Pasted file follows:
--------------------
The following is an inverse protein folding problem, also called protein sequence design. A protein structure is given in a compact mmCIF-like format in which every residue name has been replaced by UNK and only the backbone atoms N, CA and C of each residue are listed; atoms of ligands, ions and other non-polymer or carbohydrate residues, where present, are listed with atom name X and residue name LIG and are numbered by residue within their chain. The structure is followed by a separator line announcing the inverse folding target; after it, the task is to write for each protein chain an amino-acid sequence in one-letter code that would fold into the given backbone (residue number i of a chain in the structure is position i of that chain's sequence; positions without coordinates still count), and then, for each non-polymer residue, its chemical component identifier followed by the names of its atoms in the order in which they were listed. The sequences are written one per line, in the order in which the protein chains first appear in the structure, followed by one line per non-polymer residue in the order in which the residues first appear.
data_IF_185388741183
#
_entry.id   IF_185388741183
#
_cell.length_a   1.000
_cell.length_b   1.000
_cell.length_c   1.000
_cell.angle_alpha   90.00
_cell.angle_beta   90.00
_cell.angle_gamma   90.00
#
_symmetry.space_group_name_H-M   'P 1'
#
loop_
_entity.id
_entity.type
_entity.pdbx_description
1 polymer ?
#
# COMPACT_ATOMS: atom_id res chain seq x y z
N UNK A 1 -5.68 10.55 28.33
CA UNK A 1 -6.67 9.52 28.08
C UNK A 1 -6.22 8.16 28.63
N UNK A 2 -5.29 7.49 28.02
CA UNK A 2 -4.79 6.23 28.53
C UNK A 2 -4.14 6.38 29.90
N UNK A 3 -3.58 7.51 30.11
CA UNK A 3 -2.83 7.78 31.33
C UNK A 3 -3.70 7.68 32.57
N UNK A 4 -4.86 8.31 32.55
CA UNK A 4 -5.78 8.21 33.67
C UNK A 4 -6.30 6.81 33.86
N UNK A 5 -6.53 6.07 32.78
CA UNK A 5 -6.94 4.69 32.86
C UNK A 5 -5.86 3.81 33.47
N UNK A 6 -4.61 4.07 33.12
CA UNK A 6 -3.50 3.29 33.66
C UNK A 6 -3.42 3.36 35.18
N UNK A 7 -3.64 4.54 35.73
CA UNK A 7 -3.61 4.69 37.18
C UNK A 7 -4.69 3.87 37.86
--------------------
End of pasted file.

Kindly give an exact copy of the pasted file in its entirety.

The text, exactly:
The following is an inverse protein folding problem, also called protein sequence design. A protein structure is given in a compact mmCIF-like format in which every residue name has been replaced by UNK and only the backbone atoms N, CA and C of each residue are listed; atoms of ligands, ions and other non-polymer or carbohydrate residues, where present, are listed with atom name X and residue name LIG and are numbered by residue within their chain. The structure is followed by a separator line announcing the inverse folding target; after it, the task is to write for each protein chain an amino-acid sequence in one-letter code that would fold into the given backbone (residue number i of a chain in the structure is position i of that chain's sequence; positions without coordinates still count), and then, for each non-polymer residue, its chemical component identifier followed by the names of its atoms in the order in which they were listed. The sequences are written one per line, in the order in which the protein chains first appear in the structure, followed by one line per non-polymer residue in the order in which the residues first appear.
data_IF_185388741183
#
_entry.id   IF_185388741183
#
_cell.length_a   1.000
_cell.length_b   1.000
_cell.length_c   1.000
_cell.angle_alpha   90.00
_cell.angle_beta   90.00
_cell.angle_gamma   90.00
#
_symmetry.space_group_name_H-M   'P 1'
#
loop_
_entity.id
_entity.type
_entity.pdbx_description
1 polymer ?
#
# COMPACT_ATOMS: atom_id res chain seq x y z
N UNK A 1 -5.68 10.55 28.33
CA UNK A 1 -6.67 9.52 28.08
C UNK A 1 -6.22 8.16 28.63
N UNK A 2 -5.29 7.49 28.02
CA UNK A 2 -4.79 6.23 28.53
C UNK A 2 -4.14 6.38 29.90
N UNK A 3 -3.58 7.51 30.11
CA UNK A 3 -2.83 7.78 31.33
C UNK A 3 -3.70 7.68 32.57
N UNK A 4 -4.86 8.31 32.55
CA UNK A 4 -5.78 8.21 33.67
C UNK A 4 -6.30 6.81 33.86
N UNK A 5 -6.53 6.07 32.78
CA UNK A 5 -6.94 4.69 32.86
C UNK A 5 -5.86 3.81 33.47
N UNK A 6 -4.61 4.07 33.12
CA UNK A 6 -3.50 3.29 33.66
C UNK A 6 -3.42 3.36 35.18
N UNK A 7 -3.64 4.54 35.73
CA UNK A 7 -3.61 4.69 37.18
C UNK A 7 -4.69 3.87 37.86